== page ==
5 Mines students named NSF Graduate Research Fellows
The prestigious program, which began in 1952, is the oldest continuous graduate fellowship of its kind.
Five Colorado School of Mines students have been awarded the 2022 National Science Foundation Graduate Research Fellowship.
The prestigious program, which began in 1952, is the oldest continuous graduate fellowship of its kind. It provides three years of support for the graduate education of individuals who have demonstrated potential for significant achievements in the STEM disciplines.
The 2022 NSF Graduate Research Fellows at Mines are:
Grace Mattingly, a PhD student in computational and applied mathematics, is working with Stephen Pankavich, associate professor of applied mathematics and statistics.
“My research focus is on the qualitative and quantitative behavior of collisionless plasmas to understand space weather phenomena and properties of equilibria in toroidal fusion reactors,” Mattingly said.
Hannah Verboncoeur, a PhD student in geophysics, is working with Matthew Siegfried, assistant professor of geophysics and an expert in glacial geophysics and remote sensing.
“I study ice shelves in Antarctica, which are big slabs of ice along the coast that hold back land ice from flowing towards the sea causing sea levels to rise. Ice in Antarctica, including these ice shelves, are affected on a regional scale by interactions with the ocean, atmosphere, and shifting ice dynamics,” Verboncoeur said. “I will be studying how these evolving interactions over large time scales are impacting the ice shelves’ ability to hold back the outflowing ice now and in the future.”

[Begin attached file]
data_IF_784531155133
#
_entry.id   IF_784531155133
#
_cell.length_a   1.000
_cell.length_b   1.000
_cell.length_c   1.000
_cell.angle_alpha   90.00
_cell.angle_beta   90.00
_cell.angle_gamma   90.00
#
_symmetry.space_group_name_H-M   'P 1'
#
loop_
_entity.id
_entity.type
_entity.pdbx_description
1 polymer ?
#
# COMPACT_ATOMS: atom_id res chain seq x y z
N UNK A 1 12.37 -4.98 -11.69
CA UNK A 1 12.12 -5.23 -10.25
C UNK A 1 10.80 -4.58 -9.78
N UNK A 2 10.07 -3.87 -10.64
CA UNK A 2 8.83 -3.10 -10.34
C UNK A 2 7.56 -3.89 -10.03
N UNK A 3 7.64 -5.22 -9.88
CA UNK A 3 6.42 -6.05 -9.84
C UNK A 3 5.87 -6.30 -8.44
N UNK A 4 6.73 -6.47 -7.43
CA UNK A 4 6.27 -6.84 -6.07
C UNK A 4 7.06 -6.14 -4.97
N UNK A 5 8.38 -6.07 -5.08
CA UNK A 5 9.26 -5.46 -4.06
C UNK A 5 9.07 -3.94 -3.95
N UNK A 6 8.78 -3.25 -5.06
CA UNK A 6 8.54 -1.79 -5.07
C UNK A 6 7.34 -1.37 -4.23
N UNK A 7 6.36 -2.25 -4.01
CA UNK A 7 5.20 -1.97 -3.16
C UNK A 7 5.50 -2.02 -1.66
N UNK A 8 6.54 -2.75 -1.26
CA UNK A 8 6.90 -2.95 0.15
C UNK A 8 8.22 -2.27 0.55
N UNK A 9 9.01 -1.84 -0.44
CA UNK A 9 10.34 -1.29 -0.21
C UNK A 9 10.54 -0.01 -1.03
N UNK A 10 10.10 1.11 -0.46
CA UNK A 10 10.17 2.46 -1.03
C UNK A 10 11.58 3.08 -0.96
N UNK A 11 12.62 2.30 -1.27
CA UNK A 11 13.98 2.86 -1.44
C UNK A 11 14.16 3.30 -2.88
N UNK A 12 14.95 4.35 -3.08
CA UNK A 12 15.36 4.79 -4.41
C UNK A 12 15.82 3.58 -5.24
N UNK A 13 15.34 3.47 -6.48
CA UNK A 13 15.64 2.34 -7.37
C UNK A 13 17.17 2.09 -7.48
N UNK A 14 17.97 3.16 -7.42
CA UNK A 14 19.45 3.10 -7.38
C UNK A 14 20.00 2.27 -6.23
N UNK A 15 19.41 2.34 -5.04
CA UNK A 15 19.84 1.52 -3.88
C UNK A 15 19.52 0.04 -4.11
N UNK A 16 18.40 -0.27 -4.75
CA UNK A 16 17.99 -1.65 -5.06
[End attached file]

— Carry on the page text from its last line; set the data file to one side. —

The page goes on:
Lauren Zoe Baker
Zoe Baker, who will graduate in May with bachelor’s degrees in computer science and applied mathematics and statistics, will begin her master’s degree in computer science this fall with Jedidiah McClurg, assistant professor of computer science.
“I am still figuring out the details of my research, but it will be in the field of programming languages, likely something related to program verification and correction,” Baker said.
Lucy Metzroth, a materials science PhD student, is working with Tom Gennett, professor of chemistry, and Shubham Vyas, associate professor of chemistry.
“Research on battery materials has become increasingly important as we look for more ways to store energy created from renewable sources, power cars, and run devices,” Metzroth said. “My research focuses on solid state electrolytes for multivalent batteries made from earth abundant materials like magnesium. I will examine experimentally and computationally the mobility of ions through electrolyte and the behavior at the interface of the electrode and the electrolyte.”
Michael Francis Miller
Michael Miller, a PhD student in mechanical engineering, is working with Anne Silverman, Rowlinson Associate Professor of Mechanical Engineering and director of the Functional Biomechanics Laboratory.
“My research is investigating balance control during movement transitions, such as when rising from a chair and seamlessly transitioning to walking,” Miller said. “We know that injuries, aging, and other neuromuscular deficits can change how we stand and walk, but how these changes relate to muscle action is not well understood. Our findings hope to reduce balance related injuries by informing physical therapy and rehabilitation practices about the most effective strategies for movement transitions.”